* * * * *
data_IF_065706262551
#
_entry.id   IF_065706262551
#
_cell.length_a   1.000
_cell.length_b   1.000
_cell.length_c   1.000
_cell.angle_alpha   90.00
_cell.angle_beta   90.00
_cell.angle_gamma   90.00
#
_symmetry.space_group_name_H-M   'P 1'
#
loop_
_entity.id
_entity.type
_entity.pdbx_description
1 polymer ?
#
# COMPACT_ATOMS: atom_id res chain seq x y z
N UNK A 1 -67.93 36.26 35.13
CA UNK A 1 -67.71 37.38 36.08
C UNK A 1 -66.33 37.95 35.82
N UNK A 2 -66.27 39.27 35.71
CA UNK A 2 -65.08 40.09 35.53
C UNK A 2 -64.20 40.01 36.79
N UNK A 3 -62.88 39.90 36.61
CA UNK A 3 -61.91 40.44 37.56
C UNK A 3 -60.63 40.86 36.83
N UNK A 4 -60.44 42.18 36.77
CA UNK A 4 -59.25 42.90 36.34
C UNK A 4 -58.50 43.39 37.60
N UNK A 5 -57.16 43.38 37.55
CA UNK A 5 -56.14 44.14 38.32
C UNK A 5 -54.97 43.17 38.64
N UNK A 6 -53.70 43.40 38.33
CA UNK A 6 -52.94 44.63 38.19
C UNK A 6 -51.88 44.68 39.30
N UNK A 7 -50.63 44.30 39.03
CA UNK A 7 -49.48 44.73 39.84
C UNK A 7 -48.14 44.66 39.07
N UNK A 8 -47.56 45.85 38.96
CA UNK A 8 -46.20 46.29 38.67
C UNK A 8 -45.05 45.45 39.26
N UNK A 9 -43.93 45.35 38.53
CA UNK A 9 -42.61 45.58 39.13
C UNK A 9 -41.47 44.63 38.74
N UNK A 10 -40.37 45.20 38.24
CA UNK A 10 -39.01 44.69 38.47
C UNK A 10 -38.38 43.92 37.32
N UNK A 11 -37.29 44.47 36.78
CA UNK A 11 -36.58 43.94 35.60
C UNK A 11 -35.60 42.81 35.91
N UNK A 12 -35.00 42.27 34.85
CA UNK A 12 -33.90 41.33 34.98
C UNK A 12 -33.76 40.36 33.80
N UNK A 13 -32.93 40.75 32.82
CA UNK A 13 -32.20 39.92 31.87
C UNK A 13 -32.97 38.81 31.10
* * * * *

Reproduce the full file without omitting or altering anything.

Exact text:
data_IF_065706262551
#
_entry.id   IF_065706262551
#
_cell.length_a   1.000
_cell.length_b   1.000
_cell.length_c   1.000
_cell.angle_alpha   90.00
_cell.angle_beta   90.00
_cell.angle_gamma   90.00
#
_symmetry.space_group_name_H-M   'P 1'
#
loop_
_entity.id
_entity.type
_entity.pdbx_description
1 polymer ?
#
# COMPACT_ATOMS: atom_id res chain seq x y z
N UNK A 1 -67.93 36.26 35.13
CA UNK A 1 -67.71 37.38 36.08
C UNK A 1 -66.33 37.95 35.82
N UNK A 2 -66.27 39.27 35.71
CA UNK A 2 -65.08 40.09 35.53
C UNK A 2 -64.20 40.01 36.79
N UNK A 3 -62.88 39.90 36.61
CA UNK A 3 -61.91 40.44 37.56
C UNK A 3 -60.63 40.86 36.83
N UNK A 4 -60.44 42.18 36.77
CA UNK A 4 -59.25 42.90 36.34
C UNK A 4 -58.50 43.39 37.60
N UNK A 5 -57.16 43.38 37.55
CA UNK A 5 -56.14 44.14 38.32
C UNK A 5 -54.97 43.17 38.64
N UNK A 6 -53.70 43.40 38.33
CA UNK A 6 -52.94 44.63 38.19
C UNK A 6 -51.88 44.68 39.30
N UNK A 7 -50.63 44.30 39.03
CA UNK A 7 -49.48 44.73 39.84
C UNK A 7 -48.14 44.66 39.07
N UNK A 8 -47.56 45.85 38.96
CA UNK A 8 -46.20 46.29 38.67
C UNK A 8 -45.05 45.45 39.26
N UNK A 9 -43.93 45.35 38.53
CA UNK A 9 -42.61 45.58 39.13
C UNK A 9 -41.47 44.63 38.74
N UNK A 10 -40.37 45.20 38.24
CA UNK A 10 -39.01 44.69 38.47
C UNK A 10 -38.38 43.92 37.32
N UNK A 11 -37.29 44.47 36.78
CA UNK A 11 -36.58 43.94 35.60
C UNK A 11 -35.60 42.81 35.91
N UNK A 12 -35.00 42.27 34.85
CA UNK A 12 -33.90 41.33 34.98
C UNK A 12 -33.76 40.36 33.80
N UNK A 13 -32.93 40.75 32.82
CA UNK A 13 -32.20 39.92 31.87
C UNK A 13 -32.97 38.81 31.10